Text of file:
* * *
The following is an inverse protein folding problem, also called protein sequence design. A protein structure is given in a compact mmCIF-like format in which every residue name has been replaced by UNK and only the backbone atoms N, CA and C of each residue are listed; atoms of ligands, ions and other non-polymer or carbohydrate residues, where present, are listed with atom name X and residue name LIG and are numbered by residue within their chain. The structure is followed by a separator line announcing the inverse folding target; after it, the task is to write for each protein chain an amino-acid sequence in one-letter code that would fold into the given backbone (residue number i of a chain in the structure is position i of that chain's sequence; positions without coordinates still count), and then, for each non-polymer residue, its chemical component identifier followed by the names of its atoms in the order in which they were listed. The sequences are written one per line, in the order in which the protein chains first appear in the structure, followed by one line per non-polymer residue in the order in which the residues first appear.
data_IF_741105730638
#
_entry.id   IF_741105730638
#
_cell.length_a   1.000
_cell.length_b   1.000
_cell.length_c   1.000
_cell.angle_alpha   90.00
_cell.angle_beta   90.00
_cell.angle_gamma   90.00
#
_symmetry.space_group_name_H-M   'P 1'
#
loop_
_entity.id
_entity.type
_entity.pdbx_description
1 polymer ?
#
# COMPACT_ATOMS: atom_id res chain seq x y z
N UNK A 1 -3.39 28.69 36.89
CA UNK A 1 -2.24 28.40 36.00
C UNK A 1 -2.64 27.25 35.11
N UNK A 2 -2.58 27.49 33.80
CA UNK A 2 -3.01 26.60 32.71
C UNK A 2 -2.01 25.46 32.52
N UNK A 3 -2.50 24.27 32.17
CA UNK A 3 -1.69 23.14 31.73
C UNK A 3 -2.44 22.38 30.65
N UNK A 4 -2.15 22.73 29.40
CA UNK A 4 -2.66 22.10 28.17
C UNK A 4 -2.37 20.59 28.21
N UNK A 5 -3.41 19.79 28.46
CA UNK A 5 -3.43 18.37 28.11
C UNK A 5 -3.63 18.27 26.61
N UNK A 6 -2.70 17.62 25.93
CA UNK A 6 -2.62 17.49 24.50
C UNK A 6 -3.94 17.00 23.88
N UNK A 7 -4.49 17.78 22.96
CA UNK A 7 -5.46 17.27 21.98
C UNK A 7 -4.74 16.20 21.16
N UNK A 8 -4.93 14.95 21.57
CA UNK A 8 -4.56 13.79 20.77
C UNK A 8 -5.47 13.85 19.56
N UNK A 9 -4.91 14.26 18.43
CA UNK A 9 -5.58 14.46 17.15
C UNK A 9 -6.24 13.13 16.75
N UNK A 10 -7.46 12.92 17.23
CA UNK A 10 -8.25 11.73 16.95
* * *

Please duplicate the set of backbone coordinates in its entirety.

The following is an inverse protein folding problem, also called protein sequence design. A protein structure is given in a compact mmCIF-like format in which every residue name has been replaced by UNK and only the backbone atoms N, CA and C of each residue are listed; atoms of ligands, ions and other non-polymer or carbohydrate residues, where present, are listed with atom name X and residue name LIG and are numbered by residue within their chain. The structure is followed by a separator line announcing the inverse folding target; after it, the task is to write for each protein chain an amino-acid sequence in one-letter code that would fold into the given backbone (residue number i of a chain in the structure is position i of that chain's sequence; positions without coordinates still count), and then, for each non-polymer residue, its chemical component identifier followed by the names of its atoms in the order in which they were listed. The sequences are written one per line, in the order in which the protein chains first appear in the structure, followed by one line per non-polymer residue in the order in which the residues first appear.
data_IF_741105730638
#
_entry.id   IF_741105730638
#
_cell.length_a   1.000
_cell.length_b   1.000
_cell.length_c   1.000
_cell.angle_alpha   90.00
_cell.angle_beta   90.00
_cell.angle_gamma   90.00
#
_symmetry.space_group_name_H-M   'P 1'
#
loop_
_entity.id
_entity.type
_entity.pdbx_description
1 polymer ?
#
# COMPACT_ATOMS: atom_id res chain seq x y z
N UNK A 1 -3.39 28.69 36.89
CA UNK A 1 -2.24 28.40 36.00
C UNK A 1 -2.64 27.25 35.11
N UNK A 2 -2.58 27.49 33.80
CA UNK A 2 -3.01 26.60 32.71
C UNK A 2 -2.01 25.46 32.52
N UNK A 3 -2.50 24.27 32.17
CA UNK A 3 -1.69 23.14 31.73
C UNK A 3 -2.44 22.38 30.65
N UNK A 4 -2.15 22.73 29.40
CA UNK A 4 -2.66 22.10 28.17
C UNK A 4 -2.37 20.59 28.21
N UNK A 5 -3.41 19.79 28.46
CA UNK A 5 -3.43 18.37 28.11
C UNK A 5 -3.63 18.27 26.61
N UNK A 6 -2.70 17.62 25.93
CA UNK A 6 -2.62 17.49 24.50
C UNK A 6 -3.94 17.00 23.88
N UNK A 7 -4.49 17.78 22.96
CA UNK A 7 -5.46 17.27 21.98
C UNK A 7 -4.74 16.20 21.16
N UNK A 8 -4.93 14.95 21.57
CA UNK A 8 -4.56 13.79 20.77
C UNK A 8 -5.47 13.85 19.56
N UNK A 9 -4.91 14.26 18.43
CA UNK A 9 -5.58 14.46 17.15
C UNK A 9 -6.24 13.13 16.75
N UNK A 10 -7.46 12.92 17.23
CA UNK A 10 -8.25 11.73 16.95